Probation Drug Diversionary Program Expands to all District Courts in Bucks
The Bucks County District Attorneys office announced Monday the District Court Diversion Program (DCDP) will expand its pilot probation program from five district courts to all 18 allowing for the inclusion of additional participants who need drug treatment, but who are currently ineligible due to their prior records and their drug of choice.
The expansion of the effort seeks to cast a wider net for those involved with the county probation office who are in need of treatment.
The DCDP Program was created in 2018 and designed to provide intervention services to an individual shortly after they are arraigned before a Magisterial District Judge on misdemeanor substance use-related offenses, such as drug possession, and or possession charges for small amounts of marijuana and possession of drug paraphernalia.
As part of their probation, each participant must abide by the rules of the Bucks County Adult Probation and Parole Department; and shall schedule a drug and alcohol assessment within three (3) business days and abide by all treatment recommendations of the assessment. The DCDP Probation Program expedites drug and alcohol treatment and ensures accountability by placing the individual needing treatment on probation sooner, said officials.
The challenge to the effort, as it is for many seeking help is the availability of treatment beds. Even with the help of the criminal justice system getting a bed, is a challenge, who went through an earlier version of the program, a person in recovery said.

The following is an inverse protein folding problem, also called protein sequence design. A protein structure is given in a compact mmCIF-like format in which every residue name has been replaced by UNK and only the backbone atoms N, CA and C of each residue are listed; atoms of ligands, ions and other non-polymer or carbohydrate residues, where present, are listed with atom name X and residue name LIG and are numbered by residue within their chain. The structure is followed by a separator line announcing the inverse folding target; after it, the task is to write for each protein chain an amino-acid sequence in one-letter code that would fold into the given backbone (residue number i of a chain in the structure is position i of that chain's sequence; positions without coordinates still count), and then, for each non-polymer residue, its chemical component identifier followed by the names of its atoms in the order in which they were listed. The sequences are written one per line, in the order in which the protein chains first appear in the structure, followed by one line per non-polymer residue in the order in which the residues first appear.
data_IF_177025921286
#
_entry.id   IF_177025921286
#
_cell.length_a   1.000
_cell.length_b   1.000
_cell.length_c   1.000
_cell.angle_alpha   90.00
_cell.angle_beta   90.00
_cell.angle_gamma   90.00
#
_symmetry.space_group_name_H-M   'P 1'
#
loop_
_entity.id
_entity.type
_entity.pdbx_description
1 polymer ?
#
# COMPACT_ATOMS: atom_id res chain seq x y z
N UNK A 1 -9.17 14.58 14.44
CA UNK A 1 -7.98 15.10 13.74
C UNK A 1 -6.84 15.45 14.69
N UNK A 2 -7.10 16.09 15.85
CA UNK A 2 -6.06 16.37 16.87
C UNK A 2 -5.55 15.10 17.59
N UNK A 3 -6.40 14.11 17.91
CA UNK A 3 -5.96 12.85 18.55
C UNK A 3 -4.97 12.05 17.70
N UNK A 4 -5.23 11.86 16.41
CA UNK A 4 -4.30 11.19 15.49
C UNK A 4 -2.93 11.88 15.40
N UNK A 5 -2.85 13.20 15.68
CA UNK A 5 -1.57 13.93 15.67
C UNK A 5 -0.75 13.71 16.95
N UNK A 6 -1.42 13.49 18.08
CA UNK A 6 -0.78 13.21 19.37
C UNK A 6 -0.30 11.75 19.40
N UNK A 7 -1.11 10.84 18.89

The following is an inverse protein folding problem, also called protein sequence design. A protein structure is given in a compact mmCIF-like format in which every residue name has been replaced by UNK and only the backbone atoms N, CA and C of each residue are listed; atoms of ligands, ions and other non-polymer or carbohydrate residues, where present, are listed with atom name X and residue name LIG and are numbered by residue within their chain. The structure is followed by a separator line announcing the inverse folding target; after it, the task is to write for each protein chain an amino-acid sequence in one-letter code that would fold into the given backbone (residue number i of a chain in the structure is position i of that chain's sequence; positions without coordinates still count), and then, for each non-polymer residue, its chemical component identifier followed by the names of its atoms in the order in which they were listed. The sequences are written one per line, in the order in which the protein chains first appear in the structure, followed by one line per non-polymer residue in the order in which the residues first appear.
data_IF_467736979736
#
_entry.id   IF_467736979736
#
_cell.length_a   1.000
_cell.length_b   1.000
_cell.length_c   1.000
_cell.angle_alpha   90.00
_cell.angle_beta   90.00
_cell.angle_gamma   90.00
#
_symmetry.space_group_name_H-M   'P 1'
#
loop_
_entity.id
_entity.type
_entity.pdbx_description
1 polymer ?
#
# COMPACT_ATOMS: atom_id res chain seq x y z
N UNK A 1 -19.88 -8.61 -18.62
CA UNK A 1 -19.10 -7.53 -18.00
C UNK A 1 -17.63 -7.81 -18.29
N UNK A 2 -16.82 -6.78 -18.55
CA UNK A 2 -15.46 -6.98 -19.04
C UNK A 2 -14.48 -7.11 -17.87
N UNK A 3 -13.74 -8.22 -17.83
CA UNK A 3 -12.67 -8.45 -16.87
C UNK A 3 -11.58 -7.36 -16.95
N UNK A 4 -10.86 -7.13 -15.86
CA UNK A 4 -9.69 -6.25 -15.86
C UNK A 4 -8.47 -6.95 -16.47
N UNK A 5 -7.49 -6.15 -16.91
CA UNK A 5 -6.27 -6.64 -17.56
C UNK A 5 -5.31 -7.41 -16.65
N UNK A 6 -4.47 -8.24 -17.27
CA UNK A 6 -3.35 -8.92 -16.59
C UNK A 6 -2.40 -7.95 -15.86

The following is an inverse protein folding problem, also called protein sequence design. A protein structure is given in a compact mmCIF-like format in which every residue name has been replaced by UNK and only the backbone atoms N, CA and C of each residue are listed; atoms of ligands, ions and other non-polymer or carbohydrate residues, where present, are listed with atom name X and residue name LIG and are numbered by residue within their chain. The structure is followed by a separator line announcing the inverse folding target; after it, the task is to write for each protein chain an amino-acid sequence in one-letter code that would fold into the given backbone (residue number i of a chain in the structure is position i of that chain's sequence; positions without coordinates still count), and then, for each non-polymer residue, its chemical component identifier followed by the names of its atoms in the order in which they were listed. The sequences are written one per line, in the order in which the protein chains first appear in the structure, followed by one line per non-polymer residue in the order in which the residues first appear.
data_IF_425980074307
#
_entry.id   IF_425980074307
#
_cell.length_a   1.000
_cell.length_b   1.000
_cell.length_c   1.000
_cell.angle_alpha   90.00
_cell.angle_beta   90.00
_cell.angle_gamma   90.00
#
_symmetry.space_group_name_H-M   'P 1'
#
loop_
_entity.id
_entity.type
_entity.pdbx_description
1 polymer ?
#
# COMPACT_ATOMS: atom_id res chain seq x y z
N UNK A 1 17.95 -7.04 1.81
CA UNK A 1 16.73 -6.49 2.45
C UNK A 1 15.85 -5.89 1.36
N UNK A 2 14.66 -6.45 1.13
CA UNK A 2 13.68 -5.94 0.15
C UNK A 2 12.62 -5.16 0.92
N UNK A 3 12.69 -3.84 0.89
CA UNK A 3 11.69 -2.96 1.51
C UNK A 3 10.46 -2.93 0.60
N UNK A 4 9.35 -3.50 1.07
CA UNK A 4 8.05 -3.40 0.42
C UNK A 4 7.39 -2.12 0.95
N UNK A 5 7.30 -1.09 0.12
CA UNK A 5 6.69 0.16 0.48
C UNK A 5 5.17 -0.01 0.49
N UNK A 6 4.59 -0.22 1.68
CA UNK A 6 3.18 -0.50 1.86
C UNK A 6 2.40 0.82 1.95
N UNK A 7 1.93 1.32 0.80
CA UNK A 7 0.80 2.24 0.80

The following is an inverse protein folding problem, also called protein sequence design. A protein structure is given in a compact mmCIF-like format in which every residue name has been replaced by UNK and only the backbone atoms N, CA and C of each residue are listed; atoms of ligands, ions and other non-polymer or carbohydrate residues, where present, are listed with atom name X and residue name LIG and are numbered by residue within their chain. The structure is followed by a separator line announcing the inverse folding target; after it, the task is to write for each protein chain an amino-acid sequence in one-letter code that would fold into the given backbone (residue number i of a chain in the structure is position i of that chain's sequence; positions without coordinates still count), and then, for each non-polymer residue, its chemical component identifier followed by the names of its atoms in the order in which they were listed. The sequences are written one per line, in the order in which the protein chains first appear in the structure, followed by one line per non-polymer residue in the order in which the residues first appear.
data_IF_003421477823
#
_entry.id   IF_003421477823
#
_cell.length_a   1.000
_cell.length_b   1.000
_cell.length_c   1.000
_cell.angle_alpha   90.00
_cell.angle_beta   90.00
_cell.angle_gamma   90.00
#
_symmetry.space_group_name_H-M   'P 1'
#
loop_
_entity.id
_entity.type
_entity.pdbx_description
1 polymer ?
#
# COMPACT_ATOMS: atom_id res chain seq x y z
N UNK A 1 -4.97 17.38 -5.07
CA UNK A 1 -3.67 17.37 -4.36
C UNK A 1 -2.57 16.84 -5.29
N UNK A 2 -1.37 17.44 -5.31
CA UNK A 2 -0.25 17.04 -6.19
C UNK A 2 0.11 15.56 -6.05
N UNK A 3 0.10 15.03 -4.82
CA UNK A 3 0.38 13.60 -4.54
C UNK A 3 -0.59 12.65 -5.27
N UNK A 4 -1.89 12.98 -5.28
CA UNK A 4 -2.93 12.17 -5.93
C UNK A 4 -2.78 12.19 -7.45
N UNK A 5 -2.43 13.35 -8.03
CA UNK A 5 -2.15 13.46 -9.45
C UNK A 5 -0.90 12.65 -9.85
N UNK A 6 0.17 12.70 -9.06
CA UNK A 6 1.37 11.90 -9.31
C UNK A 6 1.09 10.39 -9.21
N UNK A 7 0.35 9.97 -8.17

“You don’t get that assessment done right away, you’re most likely going to find your ass right back in jail, with a probation violation. Look what they’re trying to do is great, and I understand, you give an active person an inch and they’ll take a foot. With so many people looking for “help”, especially with winter coming, they might want to really look at that.”
Earlier this year, District Attorney Matt Weintraub penned an open letter to President Judge Wallace H. Bateman Jr., detailing the importance of diversionary programs, such as a mental health court, to address the unique situations of defendants. “The Bucks County District Attorney’s Office remains committed to the mission of seeking individualized justice for each citizen that comes into contact with the criminal justice system,” Weintraub said.
A 2020 Philadelphia Inquirer report covering the 18-month mark of the program identified “a gap” in the effort pointed out by District Judge Daniel Baranoski.
The Penndel Borough based judge said then ‘it’s a strong program and a good start, but I don’t think we should be limiting this. This is basically the only program that gets people charged with possession into treatment at an early stage, and we’re missing our target audience.
“The goal of the DCDP Program is to connect the individual to an assessment and coordinate an intervention or treatment that will help identify and address his or her needs. This program has proven successful as a cheaper, quicker, and closer treatment-based alternative for people needing it right away, rather than making them go through the traditional, lengthy court process as their only option in the past. It undoubtedly has saved lives, and we are excited to offer it county-wide,.” Weintraub said.
“I’ll tell what though,” said the person in recovery “there was nothing here for anyone not too long ago. So I hope some of my sick and suffering friends take a shot at this. I’m tried of going to funerals.
Lower Bucks reached out to several area judges for comment on the program expansion, as of publication time, none have replied.